Nigeria: Report Lists Nigeria Among 10 Countries Where Conflicts Claim More Babies

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19 February 2019

A new report by Save the Children, an international non-governmental organisation that promotes children's rights, has listed Nigeria among the 10 worst conflict-affected countries, where 100,000 kids died yearly as a result of armed conflicts between 2013 and 2017.

The report entitled 'Stop the War on Children' indicated that over 100,000 of these babies, who die every year on average would not have died if they hadn't been living in areas affected by conflict.

Other countries listed alongside Nigeria where children were hardest hit by conflict in 2017 include Afghanistan, Yemen, South Sudan, Central African Republic, Democratic Republic of Congo (DRC), Syria, Iraq, Mali and Somalia.

According to the report, the infants succumbed to indirect effects of conflict and war such as hunger, damaged infrastructure and hospitals, a lack of access to healthcare and sanitation, and the denial of aid.

The number of indirect child deaths is published in the report launched ahead of the opening of the Munich Security Conference.

For the second year in a row, the report includes the most comprehensive collection of data on the number of children living in conflict-affected areas.

It reveals that more children, almost 20 per cent are living in areas affected by armed conflict than at any time in more than 20 years.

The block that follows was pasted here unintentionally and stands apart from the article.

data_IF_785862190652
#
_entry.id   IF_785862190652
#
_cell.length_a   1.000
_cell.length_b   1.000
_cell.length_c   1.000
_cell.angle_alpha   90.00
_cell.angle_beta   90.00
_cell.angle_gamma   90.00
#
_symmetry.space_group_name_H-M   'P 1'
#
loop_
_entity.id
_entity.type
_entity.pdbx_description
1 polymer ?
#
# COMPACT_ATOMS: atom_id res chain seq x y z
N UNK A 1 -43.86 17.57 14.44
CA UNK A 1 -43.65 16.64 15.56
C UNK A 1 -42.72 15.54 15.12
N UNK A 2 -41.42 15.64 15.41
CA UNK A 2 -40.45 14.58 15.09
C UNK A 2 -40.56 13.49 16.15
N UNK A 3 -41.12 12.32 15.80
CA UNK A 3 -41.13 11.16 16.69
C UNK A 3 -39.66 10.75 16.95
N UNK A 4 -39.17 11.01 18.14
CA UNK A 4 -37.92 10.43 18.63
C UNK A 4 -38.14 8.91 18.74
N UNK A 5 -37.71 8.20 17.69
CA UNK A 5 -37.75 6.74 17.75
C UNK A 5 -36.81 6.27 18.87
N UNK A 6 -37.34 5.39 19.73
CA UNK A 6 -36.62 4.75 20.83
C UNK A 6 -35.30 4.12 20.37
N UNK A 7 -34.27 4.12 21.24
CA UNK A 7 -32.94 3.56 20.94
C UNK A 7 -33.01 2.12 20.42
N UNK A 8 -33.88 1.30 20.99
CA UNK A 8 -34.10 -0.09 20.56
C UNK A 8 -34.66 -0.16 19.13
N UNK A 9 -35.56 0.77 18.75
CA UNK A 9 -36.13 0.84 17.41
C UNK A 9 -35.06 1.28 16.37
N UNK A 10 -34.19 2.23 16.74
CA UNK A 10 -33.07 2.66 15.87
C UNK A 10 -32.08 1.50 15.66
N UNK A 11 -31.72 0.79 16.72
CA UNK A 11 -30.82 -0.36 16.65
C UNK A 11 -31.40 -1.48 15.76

Another research by the Peace Research Institute Oslo (PRIO), commissioned by Save the Children, also found that 420 million children were living in conflict-affected areas in 2017 (18 per cent of all children worldwide) up 30 million from the previous year.

According to these figures, grave violations rose worldwide from just under 10,000 in 2010 to more than 25,000 in 2017, the highest number on record.

Chief Executive Officer of Save the Children International, Helle Thorning-Schmidt, said the report showed that the way today's wars are being fought is causing more suffering for children.

The charity included more than 20 recommendations for governments and other influential organisations to ensure children are protected during war and conflict.

They range from signing a Safe Schools Declaration and a minimum age of 18 for military recruitment to the avoidance of using explosive weapons in populated areas and tightening conditions for arms sales.

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